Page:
Bristol Myers Squibb acquired Celgene in November 2019. I'm not sure how to reflect the information on the 1099 and 1009 B by brokerage provided. I owned 320 Celgene shares on the date of the merger, 11/22/19 and the same number afterward. For each share of Celgene I received one share of Bristol Myers Squibb and $50 in cash for each share.
The market value of the Celgene stock was $34,569 according to my October statement (320 shares @ rate x 108.03). In November after the sale I had the same amount of shares, 320 @ $53.40 for a market value of 18,220.80). I received $16,000 in cash.
How would this be characterized for tax purposes? My brokerage showed on the 1099B:
320 shares sold/disposed on 11/21/19
Proceeds reported 34,787.20
date acquired: various
Cost basis: $4,117.85 (before the merger)
Gain or loss: 30,669.35
There is a notation on the 1099: “MERGER”
The amount of stock (shares) I ended up with after the merger is the same but the market value declined. The cost basis after the merger was $17,888. I did receive cash in the amount of $16K.
I received a higher percentage of stock than $ from the merger.
Is this a taxable event? If so, how do I enter it in Turbotax?
You have to account for the merger as the sale of your Celgene stock on the date of the merger. The proceeds of the sale is equal to the cash you received and the value of the BMS stock on the date of the merger.
The cost basis of your BMS stock is the value on the merger date.
I have a similar situation. I had 55 CELG stock that got transitioned into 55 BMY stock as of 11/21/2019. I received a statement with the following:
Box 1a - 55
Box 1b - date acquired
Box 1c - 11/21/2019
Proceeds 1d - $5979.05
Cost or other Basis 1e - $7709.95
I am unsure how to report this. Also for each CELG stock everyone got $50 cash as well that is equal to in my case, 55 * 50 = $2750.
Please help. Live chat gave me this link and no real help
Normally, I do use Turbotax to prepare my taxes. Bacause of this stock issue, I went to a nationally known tax preparation company and this company advised me that the gain should be reported as a capital gain on schedule D. This tax preparation company could not explain to me why the proceeds, cash and stock, would be reported as a capital gain. That would mean I would owe federal and state taxes. I don't know if what they told me is correct. IRS Pub 550 on investments doesn't address in detail how to report the proceeds of a merger where stock and cash are involved. Based on the estimates of what I would likely owe for federal and state taxes, I decided to file for extensions on my returns. This was based on the advice of a CPA I consulted. I bumped up the amounts for what I would owe for federal and state taxes and submitted vouchers/forms with them. My taxes will be paid by April 15 and my state's deadline. I am going to have a CPA review my brokerage statements and do my tax return. If I owe, I owe. At least at this point, I have some breathing room to get my returns filed.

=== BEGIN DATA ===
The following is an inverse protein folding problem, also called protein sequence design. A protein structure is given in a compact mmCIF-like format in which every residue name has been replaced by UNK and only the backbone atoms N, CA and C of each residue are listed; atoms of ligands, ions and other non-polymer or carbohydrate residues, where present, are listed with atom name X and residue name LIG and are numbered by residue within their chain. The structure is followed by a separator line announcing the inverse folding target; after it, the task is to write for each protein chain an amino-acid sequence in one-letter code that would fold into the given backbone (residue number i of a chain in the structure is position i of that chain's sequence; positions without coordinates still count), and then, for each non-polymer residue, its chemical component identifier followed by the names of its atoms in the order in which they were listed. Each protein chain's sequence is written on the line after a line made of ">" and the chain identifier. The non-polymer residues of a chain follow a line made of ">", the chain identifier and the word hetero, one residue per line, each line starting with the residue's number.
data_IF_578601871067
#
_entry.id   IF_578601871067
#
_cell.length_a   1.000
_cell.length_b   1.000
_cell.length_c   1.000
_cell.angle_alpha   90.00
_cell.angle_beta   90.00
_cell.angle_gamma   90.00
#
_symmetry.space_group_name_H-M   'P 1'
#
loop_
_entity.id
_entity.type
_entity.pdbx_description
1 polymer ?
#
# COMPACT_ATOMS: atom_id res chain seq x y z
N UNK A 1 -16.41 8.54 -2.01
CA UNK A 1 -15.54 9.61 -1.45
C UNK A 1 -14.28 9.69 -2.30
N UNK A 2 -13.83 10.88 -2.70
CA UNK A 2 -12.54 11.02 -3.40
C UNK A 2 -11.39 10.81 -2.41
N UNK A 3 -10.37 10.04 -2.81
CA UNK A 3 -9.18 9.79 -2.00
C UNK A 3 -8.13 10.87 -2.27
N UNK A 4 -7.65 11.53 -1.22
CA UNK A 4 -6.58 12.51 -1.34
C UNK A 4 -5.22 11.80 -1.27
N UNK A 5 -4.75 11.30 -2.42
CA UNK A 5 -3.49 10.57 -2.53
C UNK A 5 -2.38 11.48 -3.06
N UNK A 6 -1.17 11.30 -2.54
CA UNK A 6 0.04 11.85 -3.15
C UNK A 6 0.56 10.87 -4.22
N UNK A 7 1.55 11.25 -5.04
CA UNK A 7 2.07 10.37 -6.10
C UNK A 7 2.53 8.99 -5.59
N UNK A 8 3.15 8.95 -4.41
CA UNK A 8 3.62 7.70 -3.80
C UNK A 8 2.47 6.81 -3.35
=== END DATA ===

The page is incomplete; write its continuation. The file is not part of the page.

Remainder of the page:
I hope what I've written here saves you some grief. In my situation, I think it's best to have a CPA go over this stuff in person.
I am a Medicaid client, and because of CELG-BMY merger I got a spike in income for 2019, about $10K exceeding the eligibility level. Don't know what to do about this, and it's time for the Medicaid renewal. The renewal application doesn't ask me about the last years income, also I haven't finalized my Tax Return. Will they make me repay last years' Medicaid expenses? Would be grateful if anyone could steer me toward the right info. Thanks!
I recommend you direct your Medicaid question to your state agency that handles Mediciad. Medicaid.gov Contact Your State With Questions
I have 200 shares of HFF which merged with JLL. HFF stocks were acquired in several stages. at the time of the merger, I received 30 shares of JLL and cash of $4926.
How do I report cash and stocks received on merger?
"a Celgene stockholder that is a U.S. holder(1) will recognize taxable capital gain or loss in an amount equal to the difference, if any, between (i) the sum of (A) the amount of cash, including cash in lieu of fractional shares, received by such U.S. holder in the merger, (B) the fair market value of the shares of Bristol Myers Squibb common stock received by such U.S. holder in the merger, and (C) the fair market value of the CVRs received by such U.S. holder in the merger, each determined on the date of the completion of the merger and (ii) such U.S. holder’s adjusted tax basis in the shares of Celgene common stock exchanged therefor."
In other words, what you got minus your cost basis.
Report as Long or Short Term, depending on your holding period.